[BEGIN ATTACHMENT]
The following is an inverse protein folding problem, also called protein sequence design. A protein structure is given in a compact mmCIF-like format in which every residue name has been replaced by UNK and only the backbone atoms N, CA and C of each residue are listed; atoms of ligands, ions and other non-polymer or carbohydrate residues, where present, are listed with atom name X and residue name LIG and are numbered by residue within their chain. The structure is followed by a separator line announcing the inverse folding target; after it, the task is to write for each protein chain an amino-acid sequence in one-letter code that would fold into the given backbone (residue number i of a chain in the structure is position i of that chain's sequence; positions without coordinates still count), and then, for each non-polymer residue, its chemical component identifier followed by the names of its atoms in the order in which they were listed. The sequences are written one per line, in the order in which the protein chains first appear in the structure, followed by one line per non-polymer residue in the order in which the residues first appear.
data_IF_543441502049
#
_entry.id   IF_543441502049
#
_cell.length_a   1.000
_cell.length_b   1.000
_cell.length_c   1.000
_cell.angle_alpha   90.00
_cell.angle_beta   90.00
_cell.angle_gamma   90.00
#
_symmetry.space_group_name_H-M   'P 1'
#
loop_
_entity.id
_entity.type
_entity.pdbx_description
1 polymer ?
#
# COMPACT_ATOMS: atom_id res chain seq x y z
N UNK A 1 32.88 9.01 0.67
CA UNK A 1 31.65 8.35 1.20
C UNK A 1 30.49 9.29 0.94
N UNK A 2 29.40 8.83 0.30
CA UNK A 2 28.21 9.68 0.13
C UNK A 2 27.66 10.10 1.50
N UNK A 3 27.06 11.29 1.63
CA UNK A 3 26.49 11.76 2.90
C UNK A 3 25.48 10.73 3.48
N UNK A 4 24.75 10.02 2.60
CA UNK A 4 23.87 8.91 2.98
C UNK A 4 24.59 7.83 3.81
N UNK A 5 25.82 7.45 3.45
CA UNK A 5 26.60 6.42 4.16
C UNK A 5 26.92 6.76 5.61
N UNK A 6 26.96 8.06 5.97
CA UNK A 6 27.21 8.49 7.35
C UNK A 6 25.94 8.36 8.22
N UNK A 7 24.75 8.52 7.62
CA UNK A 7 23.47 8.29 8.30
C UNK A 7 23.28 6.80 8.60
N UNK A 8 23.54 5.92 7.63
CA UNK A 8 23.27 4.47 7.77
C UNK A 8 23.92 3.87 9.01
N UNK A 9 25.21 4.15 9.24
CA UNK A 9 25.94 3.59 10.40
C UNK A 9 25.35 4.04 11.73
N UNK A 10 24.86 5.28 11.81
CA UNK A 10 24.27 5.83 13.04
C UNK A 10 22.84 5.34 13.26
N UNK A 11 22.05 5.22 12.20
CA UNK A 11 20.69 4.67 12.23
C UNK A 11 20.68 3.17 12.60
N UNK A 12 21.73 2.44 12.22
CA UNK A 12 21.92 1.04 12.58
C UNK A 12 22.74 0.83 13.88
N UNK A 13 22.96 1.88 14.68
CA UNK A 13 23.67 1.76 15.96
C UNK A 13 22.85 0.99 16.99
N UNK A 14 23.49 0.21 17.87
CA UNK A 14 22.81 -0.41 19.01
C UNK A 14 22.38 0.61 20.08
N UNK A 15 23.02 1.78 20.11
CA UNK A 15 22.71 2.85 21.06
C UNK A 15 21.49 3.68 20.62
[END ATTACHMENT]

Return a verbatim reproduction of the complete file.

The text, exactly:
The following is an inverse protein folding problem, also called protein sequence design. A protein structure is given in a compact mmCIF-like format in which every residue name has been replaced by UNK and only the backbone atoms N, CA and C of each residue are listed; atoms of ligands, ions and other non-polymer or carbohydrate residues, where present, are listed with atom name X and residue name LIG and are numbered by residue within their chain. The structure is followed by a separator line announcing the inverse folding target; after it, the task is to write for each protein chain an amino-acid sequence in one-letter code that would fold into the given backbone (residue number i of a chain in the structure is position i of that chain's sequence; positions without coordinates still count), and then, for each non-polymer residue, its chemical component identifier followed by the names of its atoms in the order in which they were listed. The sequences are written one per line, in the order in which the protein chains first appear in the structure, followed by one line per non-polymer residue in the order in which the residues first appear.
data_IF_543441502049
#
_entry.id   IF_543441502049
#
_cell.length_a   1.000
_cell.length_b   1.000
_cell.length_c   1.000
_cell.angle_alpha   90.00
_cell.angle_beta   90.00
_cell.angle_gamma   90.00
#
_symmetry.space_group_name_H-M   'P 1'
#
loop_
_entity.id
_entity.type
_entity.pdbx_description
1 polymer ?
#
# COMPACT_ATOMS: atom_id res chain seq x y z
N UNK A 1 32.88 9.01 0.67
CA UNK A 1 31.65 8.35 1.20
C UNK A 1 30.49 9.29 0.94
N UNK A 2 29.40 8.83 0.30
CA UNK A 2 28.21 9.68 0.13
C UNK A 2 27.66 10.10 1.50
N UNK A 3 27.06 11.29 1.63
CA UNK A 3 26.49 11.76 2.90
C UNK A 3 25.48 10.73 3.48
N UNK A 4 24.75 10.02 2.60
CA UNK A 4 23.87 8.91 2.98
C UNK A 4 24.59 7.83 3.81
N UNK A 5 25.82 7.45 3.45
CA UNK A 5 26.60 6.42 4.16
C UNK A 5 26.92 6.76 5.61
N UNK A 6 26.96 8.06 5.97
CA UNK A 6 27.21 8.49 7.35
C UNK A 6 25.94 8.36 8.22
N UNK A 7 24.75 8.52 7.62
CA UNK A 7 23.47 8.29 8.30
C UNK A 7 23.28 6.80 8.60
N UNK A 8 23.54 5.92 7.63
CA UNK A 8 23.27 4.47 7.77
C UNK A 8 23.92 3.87 9.01
N UNK A 9 25.21 4.15 9.24
CA UNK A 9 25.94 3.59 10.40
C UNK A 9 25.35 4.04 11.73
N UNK A 10 24.86 5.28 11.81
CA UNK A 10 24.27 5.83 13.04
C UNK A 10 22.84 5.34 13.26
N UNK A 11 22.05 5.22 12.20
CA UNK A 11 20.69 4.67 12.23
C UNK A 11 20.68 3.17 12.60
N UNK A 12 21.73 2.44 12.22
CA UNK A 12 21.92 1.04 12.58
C UNK A 12 22.74 0.83 13.88
N UNK A 13 22.96 1.88 14.68
CA UNK A 13 23.67 1.76 15.96
C UNK A 13 22.85 0.99 16.99
N UNK A 14 23.49 0.21 17.87
CA UNK A 14 22.81 -0.41 19.01
C UNK A 14 22.38 0.61 20.08
N UNK A 15 23.02 1.78 20.11
CA UNK A 15 22.71 2.85 21.06
C UNK A 15 21.49 3.68 20.62